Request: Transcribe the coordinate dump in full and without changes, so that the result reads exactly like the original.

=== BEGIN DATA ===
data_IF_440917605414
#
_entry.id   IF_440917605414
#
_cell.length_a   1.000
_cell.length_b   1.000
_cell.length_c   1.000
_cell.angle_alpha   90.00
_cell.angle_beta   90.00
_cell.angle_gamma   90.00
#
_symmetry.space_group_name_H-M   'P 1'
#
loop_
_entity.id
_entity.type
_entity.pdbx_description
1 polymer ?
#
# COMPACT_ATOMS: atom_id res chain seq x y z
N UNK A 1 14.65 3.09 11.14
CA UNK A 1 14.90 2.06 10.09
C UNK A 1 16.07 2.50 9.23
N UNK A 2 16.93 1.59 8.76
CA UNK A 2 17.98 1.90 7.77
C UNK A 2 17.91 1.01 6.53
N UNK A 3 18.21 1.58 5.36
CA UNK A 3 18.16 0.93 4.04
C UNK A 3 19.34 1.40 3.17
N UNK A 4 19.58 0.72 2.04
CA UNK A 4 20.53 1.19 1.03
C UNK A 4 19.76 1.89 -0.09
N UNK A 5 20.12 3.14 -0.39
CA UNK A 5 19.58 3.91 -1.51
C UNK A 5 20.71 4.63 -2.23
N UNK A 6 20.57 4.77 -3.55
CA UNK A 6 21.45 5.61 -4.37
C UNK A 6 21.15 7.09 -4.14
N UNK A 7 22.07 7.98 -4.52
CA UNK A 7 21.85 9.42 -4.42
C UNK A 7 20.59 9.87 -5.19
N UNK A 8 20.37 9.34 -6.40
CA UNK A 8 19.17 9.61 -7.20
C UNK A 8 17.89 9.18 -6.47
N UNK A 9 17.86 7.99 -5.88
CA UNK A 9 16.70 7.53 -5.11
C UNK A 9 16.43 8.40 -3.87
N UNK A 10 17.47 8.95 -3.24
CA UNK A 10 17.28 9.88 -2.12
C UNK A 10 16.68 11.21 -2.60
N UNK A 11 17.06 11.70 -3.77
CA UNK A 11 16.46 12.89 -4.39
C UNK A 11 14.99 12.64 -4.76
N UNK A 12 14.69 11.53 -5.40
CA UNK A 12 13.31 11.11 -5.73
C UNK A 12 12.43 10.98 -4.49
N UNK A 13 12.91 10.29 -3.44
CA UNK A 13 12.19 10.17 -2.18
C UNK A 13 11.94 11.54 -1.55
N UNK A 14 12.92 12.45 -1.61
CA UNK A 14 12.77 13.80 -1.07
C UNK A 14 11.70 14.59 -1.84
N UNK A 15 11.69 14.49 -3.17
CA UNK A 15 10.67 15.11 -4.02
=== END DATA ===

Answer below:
data_IF_440917605414
#
_entry.id   IF_440917605414
#
_cell.length_a   1.000
_cell.length_b   1.000
_cell.length_c   1.000
_cell.angle_alpha   90.00
_cell.angle_beta   90.00
_cell.angle_gamma   90.00
#
_symmetry.space_group_name_H-M   'P 1'
#
loop_
_entity.id
_entity.type
_entity.pdbx_description
1 polymer ?
#
# COMPACT_ATOMS: atom_id res chain seq x y z
N UNK A 1 14.65 3.09 11.14
CA UNK A 1 14.90 2.06 10.09
C UNK A 1 16.07 2.50 9.23
N UNK A 2 16.93 1.59 8.76
CA UNK A 2 17.98 1.90 7.77
C UNK A 2 17.91 1.01 6.53
N UNK A 3 18.21 1.58 5.36
CA UNK A 3 18.16 0.93 4.04
C UNK A 3 19.34 1.40 3.17
N UNK A 4 19.58 0.72 2.04
CA UNK A 4 20.53 1.19 1.03
C UNK A 4 19.76 1.89 -0.09
N UNK A 5 20.12 3.14 -0.39
CA UNK A 5 19.58 3.91 -1.51
C UNK A 5 20.71 4.63 -2.23
N UNK A 6 20.57 4.77 -3.55
CA UNK A 6 21.45 5.61 -4.37
C UNK A 6 21.15 7.09 -4.14
N UNK A 7 22.07 7.98 -4.52
CA UNK A 7 21.85 9.42 -4.42
C UNK A 7 20.59 9.87 -5.19
N UNK A 8 20.37 9.34 -6.40
CA UNK A 8 19.17 9.61 -7.20
C UNK A 8 17.89 9.18 -6.47
N UNK A 9 17.86 7.99 -5.88
CA UNK A 9 16.70 7.53 -5.11
C UNK A 9 16.43 8.40 -3.87
N UNK A 10 17.47 8.95 -3.24
CA UNK A 10 17.28 9.88 -2.12
C UNK A 10 16.68 11.21 -2.60
N UNK A 11 17.06 11.70 -3.77
CA UNK A 11 16.46 12.89 -4.39
C UNK A 11 14.99 12.64 -4.76
N UNK A 12 14.69 11.53 -5.40
CA UNK A 12 13.31 11.11 -5.73
C UNK A 12 12.43 10.98 -4.49
N UNK A 13 12.91 10.29 -3.44
CA UNK A 13 12.19 10.17 -2.18
C UNK A 13 11.94 11.54 -1.55
N UNK A 14 12.92 12.45 -1.61
CA UNK A 14 12.77 13.80 -1.07
C UNK A 14 11.70 14.59 -1.84
N UNK A 15 11.69 14.49 -3.17
CA UNK A 15 10.67 15.11 -4.02